Brad Racino, Lauren J. Mapp & Bella Ross | inewsource
San Diego County issued violation notices Friday to San Diego State University and its contractors for releasing volatile chemicals that students and faculty said caused nausea, headaches and nosebleeds.
Complaints led the university to close the Professional Studies and Fine Arts building last month, six weeks after it was notified of the problems. The county’s investigation lasted little more than a week and was prompted by an inewsource question about odors from chemicals used during a roof repair project.
The county’s Air Pollution Control District sent notices to SDSU, Sylvester Roofing and Tremco Roofing & Building Maintenance. They found violations of the California Health & Safety Code and district regulations.
The violations describe, “Discharging from a source, quantities of air contaminants or other material which cause injury, detriment, nuisance or annoyance to any considerable number of persons.
“Specifically …” the violations read, “the release of coal tar pitch volatiles into the building.”
SDSU, Sylvester and Tremco have 10 business days to respond to the county in writing of actions taken to correct the violations or reasons they believe the violations didn’t occur.
The county will then determine whether to dismiss the violations, assess penalties or move forward with civil or criminal prosecution.
Anthony Zaffuto, the CEO of Sylvester Roofing, told inewsource Tuesday he disagreed with the county’s findings and has already provided them with a response.
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“We basically stated that we took the precautionary measures required,” Zaffuto said.
SDSU told inewsource Tremco “did not provide any construction work” on the roofing project, but Zaffuto said Tremco was the “authority” on the project, and that he took direction from Tremco. He said his company objected to the materials Tremco wanted them to use “due to the odor,” but they were used anyway.
Tremco’s director of environmental health and safety, George Loder, sent a statement to inewsource Tuesday.
He did not name Sylvester Roofing, but said the contractor was at fault. His statement read, “Tremco observed that not all roofing materials were installed per the repair specifications. It was also noted that some repair materials were tracked into the building penthouse and stairwell.”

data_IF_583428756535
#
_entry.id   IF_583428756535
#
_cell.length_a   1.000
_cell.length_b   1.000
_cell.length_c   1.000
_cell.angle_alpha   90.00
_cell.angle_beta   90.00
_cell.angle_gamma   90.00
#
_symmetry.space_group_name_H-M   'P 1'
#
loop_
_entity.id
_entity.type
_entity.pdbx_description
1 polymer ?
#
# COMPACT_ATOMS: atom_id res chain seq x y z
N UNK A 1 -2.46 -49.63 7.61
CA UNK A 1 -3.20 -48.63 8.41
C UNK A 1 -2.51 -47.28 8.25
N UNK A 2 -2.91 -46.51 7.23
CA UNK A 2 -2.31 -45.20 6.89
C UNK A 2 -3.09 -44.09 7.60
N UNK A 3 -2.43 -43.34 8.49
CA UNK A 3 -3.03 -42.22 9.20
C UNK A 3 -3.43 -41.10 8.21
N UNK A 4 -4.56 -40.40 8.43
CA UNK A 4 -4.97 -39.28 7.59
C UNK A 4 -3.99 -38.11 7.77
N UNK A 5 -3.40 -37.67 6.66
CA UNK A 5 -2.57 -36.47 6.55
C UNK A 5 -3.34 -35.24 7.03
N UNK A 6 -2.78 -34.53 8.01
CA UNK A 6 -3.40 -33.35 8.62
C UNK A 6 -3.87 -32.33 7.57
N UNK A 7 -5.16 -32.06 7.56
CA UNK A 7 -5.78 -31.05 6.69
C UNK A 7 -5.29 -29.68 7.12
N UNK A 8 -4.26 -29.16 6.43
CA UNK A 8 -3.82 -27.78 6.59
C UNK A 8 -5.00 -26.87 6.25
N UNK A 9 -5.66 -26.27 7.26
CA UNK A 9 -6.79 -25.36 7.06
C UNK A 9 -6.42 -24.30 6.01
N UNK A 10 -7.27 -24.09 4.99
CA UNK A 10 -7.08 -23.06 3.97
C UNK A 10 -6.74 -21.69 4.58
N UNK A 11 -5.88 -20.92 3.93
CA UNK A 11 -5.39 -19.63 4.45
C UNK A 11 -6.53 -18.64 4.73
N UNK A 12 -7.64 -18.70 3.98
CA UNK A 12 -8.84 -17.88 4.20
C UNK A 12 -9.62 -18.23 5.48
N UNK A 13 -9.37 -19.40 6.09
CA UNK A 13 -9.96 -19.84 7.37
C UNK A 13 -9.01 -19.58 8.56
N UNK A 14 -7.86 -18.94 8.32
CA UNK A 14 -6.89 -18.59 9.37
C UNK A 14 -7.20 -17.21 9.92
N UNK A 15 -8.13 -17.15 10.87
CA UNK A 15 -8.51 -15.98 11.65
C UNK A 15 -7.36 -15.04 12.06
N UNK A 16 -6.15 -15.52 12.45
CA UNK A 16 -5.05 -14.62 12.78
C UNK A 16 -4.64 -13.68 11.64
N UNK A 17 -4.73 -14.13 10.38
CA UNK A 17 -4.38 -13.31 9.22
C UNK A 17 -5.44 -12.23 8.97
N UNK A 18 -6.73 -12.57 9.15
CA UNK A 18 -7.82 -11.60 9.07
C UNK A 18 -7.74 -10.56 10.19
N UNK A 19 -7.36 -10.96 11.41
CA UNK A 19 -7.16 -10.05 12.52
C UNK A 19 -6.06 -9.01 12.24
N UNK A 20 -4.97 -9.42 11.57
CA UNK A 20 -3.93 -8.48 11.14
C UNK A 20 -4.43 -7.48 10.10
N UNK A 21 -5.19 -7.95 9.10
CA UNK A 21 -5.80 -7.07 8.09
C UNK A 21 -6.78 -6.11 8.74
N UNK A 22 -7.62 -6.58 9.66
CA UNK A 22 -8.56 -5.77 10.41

Lodor’s statement concluded, “Tremco has been working closely with the installation contractor and SDSU representatives to bring full resolution to the situation.”
SDSU officials have repeatedly described odors in the PSFA building as non-toxic, citing air quality tests performed by its Department of Environmental Health and Safety and an independent environmental consultant.
As of last week, 22 people had filed incident reports with the university, according to SDSU Chief Communications Officer La Monica Everett-Haynes.
Rebecca Coates Nee, an associate professor in the School of Journalism & Media Studies, was one of them.
“Since the beginning of the semester, I began experiencing headaches, coughing, wheezing and shortness of breath, all of which became increasingly severe through February,” she told inewsource.
“I finally saw my doctor on Feb. 27 and was diagnosed with asthma, with no prior history of the disease.”
Coates Nee said she’s concerned about lasting effects from the chemical exposure and what will happen with the PSFA building moving forward.
The building has four floors and houses the School of Journalism and Media Studies and the School of Public Affairs, as well as a small library, biology labs, and cultural and educational programs such as the Confucius Institute and Upward Bound.
SDSU has scheduled two community forums on the topic that will include a physician, a fire safety expert and an industrial health consultant. The first forum is Wednesday from 10 to 11:30 a.m. The second is April 8.
The building is scheduled to reopen the following day – April 9.
Tremco’s troubled past
inewsource asked SDSU spokeswoman Everett-Haynes to clarify previous statements that Tremco did not provide any construction work and to explain why the school used Tremco for the roof repairs, given the company’s history:
- Tremco settled a case with the Justice Department involving roofing supplies and services for $60.9 million in 2013. The company was charged with filing two false claims with the General Services Administration and having “marketed generic products as a superior line of the same product and used a defective adhesive formula in its roofing systems.”
- The Securities and Exchange Commission charged their parent company in 2016 for filing false and misleading documents with the federal agency and said Tremco overbilled the government more than $27 million.
- The Ohio Attorney General’s Office accused Tremco of conceiving and executing a scheme to use subpar materials at a school district in the state.
Everett-Haynes did not respond to inewsource’s questions by publication.
Interns Bella Ross and Lauren Mapp contributed to this report.
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